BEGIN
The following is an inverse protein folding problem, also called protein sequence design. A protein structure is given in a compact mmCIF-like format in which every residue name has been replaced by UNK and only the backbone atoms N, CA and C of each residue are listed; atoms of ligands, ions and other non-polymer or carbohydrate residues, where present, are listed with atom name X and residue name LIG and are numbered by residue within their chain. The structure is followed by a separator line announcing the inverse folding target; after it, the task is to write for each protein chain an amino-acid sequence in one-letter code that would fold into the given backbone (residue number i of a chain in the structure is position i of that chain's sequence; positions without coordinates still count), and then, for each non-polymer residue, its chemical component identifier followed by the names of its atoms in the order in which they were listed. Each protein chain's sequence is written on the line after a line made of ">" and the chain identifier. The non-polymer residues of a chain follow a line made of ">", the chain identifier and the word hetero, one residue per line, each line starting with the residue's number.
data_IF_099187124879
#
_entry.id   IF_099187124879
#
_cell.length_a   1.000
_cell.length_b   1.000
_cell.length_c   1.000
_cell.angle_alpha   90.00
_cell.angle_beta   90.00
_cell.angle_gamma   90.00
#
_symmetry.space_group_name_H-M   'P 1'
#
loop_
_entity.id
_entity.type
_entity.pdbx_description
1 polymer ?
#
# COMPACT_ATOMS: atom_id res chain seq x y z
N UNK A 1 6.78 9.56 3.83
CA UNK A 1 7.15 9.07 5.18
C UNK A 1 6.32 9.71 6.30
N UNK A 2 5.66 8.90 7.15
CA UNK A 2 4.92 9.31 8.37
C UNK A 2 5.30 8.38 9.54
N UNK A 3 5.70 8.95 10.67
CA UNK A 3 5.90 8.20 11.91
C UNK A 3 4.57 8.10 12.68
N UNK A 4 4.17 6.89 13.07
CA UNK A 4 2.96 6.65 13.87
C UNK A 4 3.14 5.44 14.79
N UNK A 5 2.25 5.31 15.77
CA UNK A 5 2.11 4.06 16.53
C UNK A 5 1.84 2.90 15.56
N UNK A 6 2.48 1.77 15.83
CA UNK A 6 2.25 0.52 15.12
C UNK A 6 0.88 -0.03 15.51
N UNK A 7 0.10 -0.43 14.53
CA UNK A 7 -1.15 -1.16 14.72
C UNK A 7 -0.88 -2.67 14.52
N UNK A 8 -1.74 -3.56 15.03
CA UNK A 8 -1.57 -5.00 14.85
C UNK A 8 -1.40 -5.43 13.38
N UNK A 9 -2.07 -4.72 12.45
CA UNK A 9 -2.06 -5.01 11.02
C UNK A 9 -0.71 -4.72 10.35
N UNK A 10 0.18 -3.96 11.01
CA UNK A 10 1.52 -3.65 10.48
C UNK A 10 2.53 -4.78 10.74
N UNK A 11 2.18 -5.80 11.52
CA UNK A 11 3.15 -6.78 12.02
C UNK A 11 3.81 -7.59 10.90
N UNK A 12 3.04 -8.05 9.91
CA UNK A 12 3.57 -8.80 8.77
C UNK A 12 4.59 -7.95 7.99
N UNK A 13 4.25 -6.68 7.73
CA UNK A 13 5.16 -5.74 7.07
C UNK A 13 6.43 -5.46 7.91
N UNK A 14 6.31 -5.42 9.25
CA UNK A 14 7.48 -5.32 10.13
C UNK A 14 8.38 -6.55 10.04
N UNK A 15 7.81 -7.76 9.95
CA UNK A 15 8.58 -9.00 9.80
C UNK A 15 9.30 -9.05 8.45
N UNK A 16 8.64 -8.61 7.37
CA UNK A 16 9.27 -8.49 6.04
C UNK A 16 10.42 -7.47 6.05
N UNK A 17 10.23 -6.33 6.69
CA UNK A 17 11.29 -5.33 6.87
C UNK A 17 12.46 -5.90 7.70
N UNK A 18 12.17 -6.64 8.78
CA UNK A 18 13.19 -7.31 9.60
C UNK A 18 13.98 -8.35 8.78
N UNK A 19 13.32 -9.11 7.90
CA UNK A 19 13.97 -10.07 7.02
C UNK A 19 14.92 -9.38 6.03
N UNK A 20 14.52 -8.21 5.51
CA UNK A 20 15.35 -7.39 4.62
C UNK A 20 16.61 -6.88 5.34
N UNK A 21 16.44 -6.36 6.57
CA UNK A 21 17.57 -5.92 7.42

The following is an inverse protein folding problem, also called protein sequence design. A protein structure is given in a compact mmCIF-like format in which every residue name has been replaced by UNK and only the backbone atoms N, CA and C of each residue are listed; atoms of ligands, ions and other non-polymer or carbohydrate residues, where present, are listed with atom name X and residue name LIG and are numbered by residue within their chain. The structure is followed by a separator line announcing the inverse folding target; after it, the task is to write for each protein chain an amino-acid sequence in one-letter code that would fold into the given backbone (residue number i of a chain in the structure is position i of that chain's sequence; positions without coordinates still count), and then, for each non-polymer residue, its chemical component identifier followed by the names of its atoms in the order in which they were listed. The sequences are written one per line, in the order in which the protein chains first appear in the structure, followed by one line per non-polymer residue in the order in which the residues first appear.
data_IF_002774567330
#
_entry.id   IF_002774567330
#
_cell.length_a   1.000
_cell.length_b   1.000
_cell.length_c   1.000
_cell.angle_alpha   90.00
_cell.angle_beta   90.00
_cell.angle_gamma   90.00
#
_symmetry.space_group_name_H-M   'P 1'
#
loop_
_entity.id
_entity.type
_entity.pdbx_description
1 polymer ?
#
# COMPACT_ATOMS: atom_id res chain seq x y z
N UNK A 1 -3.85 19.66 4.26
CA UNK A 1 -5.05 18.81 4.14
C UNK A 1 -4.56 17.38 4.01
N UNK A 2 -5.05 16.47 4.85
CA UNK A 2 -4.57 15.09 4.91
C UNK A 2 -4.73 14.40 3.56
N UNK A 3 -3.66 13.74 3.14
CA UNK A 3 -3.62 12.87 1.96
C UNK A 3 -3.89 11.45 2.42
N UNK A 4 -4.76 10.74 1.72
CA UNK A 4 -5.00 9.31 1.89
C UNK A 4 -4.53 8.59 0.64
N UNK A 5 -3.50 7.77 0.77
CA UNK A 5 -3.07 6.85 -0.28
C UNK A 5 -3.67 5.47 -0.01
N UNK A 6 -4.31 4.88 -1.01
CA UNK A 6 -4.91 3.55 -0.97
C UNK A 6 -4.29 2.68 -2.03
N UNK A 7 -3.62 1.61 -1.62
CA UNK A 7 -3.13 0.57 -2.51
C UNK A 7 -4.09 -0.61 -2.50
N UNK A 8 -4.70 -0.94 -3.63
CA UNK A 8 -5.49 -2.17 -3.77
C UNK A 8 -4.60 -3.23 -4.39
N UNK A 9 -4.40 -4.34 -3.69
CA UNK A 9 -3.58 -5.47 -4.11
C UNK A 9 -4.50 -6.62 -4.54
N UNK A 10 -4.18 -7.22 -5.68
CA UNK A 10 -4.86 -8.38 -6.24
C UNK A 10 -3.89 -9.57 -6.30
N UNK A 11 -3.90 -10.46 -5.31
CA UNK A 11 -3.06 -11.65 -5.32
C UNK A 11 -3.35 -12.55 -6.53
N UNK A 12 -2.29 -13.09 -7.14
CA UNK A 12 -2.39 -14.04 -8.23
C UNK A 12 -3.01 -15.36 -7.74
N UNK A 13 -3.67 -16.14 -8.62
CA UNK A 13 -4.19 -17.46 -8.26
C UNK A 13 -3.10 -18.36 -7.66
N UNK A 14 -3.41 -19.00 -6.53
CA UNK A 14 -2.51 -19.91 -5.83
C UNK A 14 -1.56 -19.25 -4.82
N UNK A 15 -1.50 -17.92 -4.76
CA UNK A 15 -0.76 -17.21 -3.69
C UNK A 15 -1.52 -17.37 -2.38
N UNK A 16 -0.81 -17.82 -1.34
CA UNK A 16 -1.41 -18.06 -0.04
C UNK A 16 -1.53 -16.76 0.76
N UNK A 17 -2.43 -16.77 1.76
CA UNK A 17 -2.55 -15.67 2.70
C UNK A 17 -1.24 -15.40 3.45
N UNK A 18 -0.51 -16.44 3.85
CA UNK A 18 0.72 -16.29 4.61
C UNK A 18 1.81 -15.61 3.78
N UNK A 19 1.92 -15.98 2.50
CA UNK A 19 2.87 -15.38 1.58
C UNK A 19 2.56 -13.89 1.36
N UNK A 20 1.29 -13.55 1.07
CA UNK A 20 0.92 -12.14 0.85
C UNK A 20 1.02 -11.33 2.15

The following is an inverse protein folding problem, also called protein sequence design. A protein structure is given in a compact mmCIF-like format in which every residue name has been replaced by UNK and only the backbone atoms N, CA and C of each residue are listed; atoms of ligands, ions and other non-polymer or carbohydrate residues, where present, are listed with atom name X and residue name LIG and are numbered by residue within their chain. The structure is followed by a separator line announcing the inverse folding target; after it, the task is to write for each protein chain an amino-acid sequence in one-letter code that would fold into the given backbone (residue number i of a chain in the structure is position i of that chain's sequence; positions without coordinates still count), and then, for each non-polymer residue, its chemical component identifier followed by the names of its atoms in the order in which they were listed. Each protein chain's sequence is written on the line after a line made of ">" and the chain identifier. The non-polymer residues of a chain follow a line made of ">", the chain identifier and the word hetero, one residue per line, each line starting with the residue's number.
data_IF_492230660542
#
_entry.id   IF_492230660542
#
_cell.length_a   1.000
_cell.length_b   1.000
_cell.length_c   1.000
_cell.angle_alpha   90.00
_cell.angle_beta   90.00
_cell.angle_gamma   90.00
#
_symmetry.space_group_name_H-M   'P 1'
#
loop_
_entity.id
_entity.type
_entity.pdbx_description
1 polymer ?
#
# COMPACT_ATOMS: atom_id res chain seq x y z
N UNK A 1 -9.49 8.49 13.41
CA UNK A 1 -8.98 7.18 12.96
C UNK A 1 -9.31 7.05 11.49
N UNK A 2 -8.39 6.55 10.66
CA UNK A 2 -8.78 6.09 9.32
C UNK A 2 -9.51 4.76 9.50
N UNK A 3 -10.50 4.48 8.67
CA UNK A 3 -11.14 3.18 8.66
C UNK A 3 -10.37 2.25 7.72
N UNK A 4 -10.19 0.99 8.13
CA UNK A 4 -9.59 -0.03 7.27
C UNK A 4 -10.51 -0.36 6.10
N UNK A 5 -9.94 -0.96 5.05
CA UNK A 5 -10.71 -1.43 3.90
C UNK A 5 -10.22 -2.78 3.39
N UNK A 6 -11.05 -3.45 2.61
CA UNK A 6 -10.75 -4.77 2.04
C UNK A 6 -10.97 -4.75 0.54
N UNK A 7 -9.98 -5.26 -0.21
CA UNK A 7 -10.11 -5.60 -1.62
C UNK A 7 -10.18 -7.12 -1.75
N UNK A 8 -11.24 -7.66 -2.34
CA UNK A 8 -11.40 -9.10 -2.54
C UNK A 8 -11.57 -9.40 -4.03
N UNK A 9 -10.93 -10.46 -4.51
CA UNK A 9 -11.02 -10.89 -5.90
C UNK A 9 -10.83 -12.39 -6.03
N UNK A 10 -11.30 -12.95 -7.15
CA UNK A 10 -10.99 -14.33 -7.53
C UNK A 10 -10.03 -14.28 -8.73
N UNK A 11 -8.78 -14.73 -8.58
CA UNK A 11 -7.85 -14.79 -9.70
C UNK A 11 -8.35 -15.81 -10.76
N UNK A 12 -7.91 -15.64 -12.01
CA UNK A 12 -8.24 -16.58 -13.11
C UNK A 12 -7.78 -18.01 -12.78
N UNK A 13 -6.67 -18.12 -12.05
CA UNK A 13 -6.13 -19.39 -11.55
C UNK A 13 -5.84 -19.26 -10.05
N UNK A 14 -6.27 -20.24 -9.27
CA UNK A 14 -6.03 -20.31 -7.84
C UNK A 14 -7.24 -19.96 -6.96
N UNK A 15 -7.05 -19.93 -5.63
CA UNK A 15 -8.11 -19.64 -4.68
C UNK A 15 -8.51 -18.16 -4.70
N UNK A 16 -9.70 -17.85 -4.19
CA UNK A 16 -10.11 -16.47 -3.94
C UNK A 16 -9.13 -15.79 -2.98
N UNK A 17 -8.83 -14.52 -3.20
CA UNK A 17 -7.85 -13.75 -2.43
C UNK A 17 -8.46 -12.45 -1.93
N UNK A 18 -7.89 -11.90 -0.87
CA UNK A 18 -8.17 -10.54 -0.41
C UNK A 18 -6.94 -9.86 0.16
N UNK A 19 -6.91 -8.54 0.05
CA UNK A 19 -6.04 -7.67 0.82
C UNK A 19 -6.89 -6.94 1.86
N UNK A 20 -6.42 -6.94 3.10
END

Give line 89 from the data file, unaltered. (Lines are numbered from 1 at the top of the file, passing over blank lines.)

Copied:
_cell.length_a   1.000